Jon Udell points to an EPRI Roadmap, which writes: “The ultimate force pulling the electricity sector into the 21st century will likely be the technologies of electricity demand — specifically, intelligent technologies enabling ever-broader consumer involvement in defining and controlling their electricity-based service needs. As long as consumer involvement is limited to the on/off switch and time-of-day pricing, the commodity paradigm will continue to dominate the business and require regulation to protect a relatively weak consumer from cost-constrained suppliers.”
Jon Udell adds: “The EPRI roadmap takes a long view. The emergence of hydrogen as a complementary energy carrier, the decentralization of power generation, and the shift to renewable sources are seen as later-stage developments. The plan’s first priority is to modernize the power grid in order to ‘meet the precision-power requirements of the emerging digital economy.’ The expected payoff is twofold. First, to reduce the cost of power outages — both the direct cost of business losses, and the indirect cost of maintaining backup generating capability. Second, to maximize the efficiency of power use by making it responsive to price…It’s crazy, when you think about it, that your phone bill is exquisitely itemized but your electicity bill is a single number.”
Michael Cote writes about the business model being pursued by companies like SourceLabs and SpikeSource (both of which were launched recently):
These professional open source companies (SpikeSource and SourceLabs, not JBoss) don’t actually create the different components (apache, php, JBoss, etc.), they just assemble them at the end: they package up all these disparate things into one package. Indeed, that’s another large part of the chatter, something along the lines of, “there’s so many open source projects/components, and it’s confusing and tedious for IT people to pick which ones to use. We’ll help them.”
The primary problem that still sticks out in my mind is the money. For all the ballyhoo about open source being high quality, delivering features faster, etc., a huge part of open source’s advantage over commercial software is the cost: open source is free, commercial software isn’t. As I’ve pointed out before, one of the “side effect” advantages of “free,” in the context of acquiring software in a company, is that you don’t have to go up the chain to get budget approval for the commercial software. With open source/free software, you just download it, and install it.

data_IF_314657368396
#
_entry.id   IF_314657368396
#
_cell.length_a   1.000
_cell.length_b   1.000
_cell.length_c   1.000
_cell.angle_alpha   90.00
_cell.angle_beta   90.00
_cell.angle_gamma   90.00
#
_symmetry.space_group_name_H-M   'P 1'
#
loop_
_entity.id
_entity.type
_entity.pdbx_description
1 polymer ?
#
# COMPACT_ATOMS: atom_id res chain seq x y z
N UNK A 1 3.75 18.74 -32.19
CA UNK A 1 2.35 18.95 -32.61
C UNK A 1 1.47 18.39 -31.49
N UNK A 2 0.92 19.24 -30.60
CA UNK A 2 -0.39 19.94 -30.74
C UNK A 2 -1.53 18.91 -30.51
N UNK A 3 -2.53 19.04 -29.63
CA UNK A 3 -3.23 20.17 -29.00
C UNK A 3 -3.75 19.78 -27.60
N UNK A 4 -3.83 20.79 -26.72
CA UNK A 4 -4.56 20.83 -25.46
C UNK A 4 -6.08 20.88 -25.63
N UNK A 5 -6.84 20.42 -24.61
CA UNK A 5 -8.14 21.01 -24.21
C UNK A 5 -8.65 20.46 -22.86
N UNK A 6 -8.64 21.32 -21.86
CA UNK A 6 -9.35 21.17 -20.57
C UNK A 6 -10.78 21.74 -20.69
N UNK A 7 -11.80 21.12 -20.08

So, getting back to these open source service companies, as O’Grady pointed out so much of their success will ride on price. If it’s cheaper for a company to just have their IT people figure it all out, they’ll do that instead of hire on an open source service company. Worse, once you take away that “easy to install ’cause it don’t need budget approval” advantage, open source looses part of it’s edge, and you start to ask, “why don’t we just buy a WebSphere license?”
Om Malik points to a Business Week article on Intel, which identifies the crux of Intel’s problem: “Part of what’s hurting Intel is changes in tech buying patterns, analysts say. Corporations are increasingly favoring low-end chips, says Steve Kleynhans, vice-president for infrastructure strategies at IT consultancy Meta Group in Stamford, Conn. Many find that even a cheap processor can run 99.9% of their applications but costs hundreds of dollars less. Plus, Web-based applications, which require little power on the desktop itself to process information, are proliferating. That’s already affecting Intel’s average selling prices.”
Om comments: “The economics is mutating the Moore’s Law into Moore’s Claw and right now it has a tight grip around Intel’s neck. It faces the same problems as Microsoft does, but it does not have as dominant a market share. It has competitors which have not only caught-up and upstaged it. It cannot change the behavior of the “edge” or millions of consumers who don’t buy into the logic of “ever-faster-processor” anymore. I used to be one of the firm believers in upgrading computers every six months. It has been nearly a year since I contemplated a new machine. (Perhaps that’s because all my spare cash is going to new cell phones and maintaining this blog!) Last week I was mucking around with a Transmeta-powered laptop, and boy I was surprised to find out that it did everything I did without as much as breaking a sweat.”
Intel needs to look seriously at (a) network computers (b) making them available on a utility pricing model for $1-2 a month.
[via Om Malik]Aswath writes: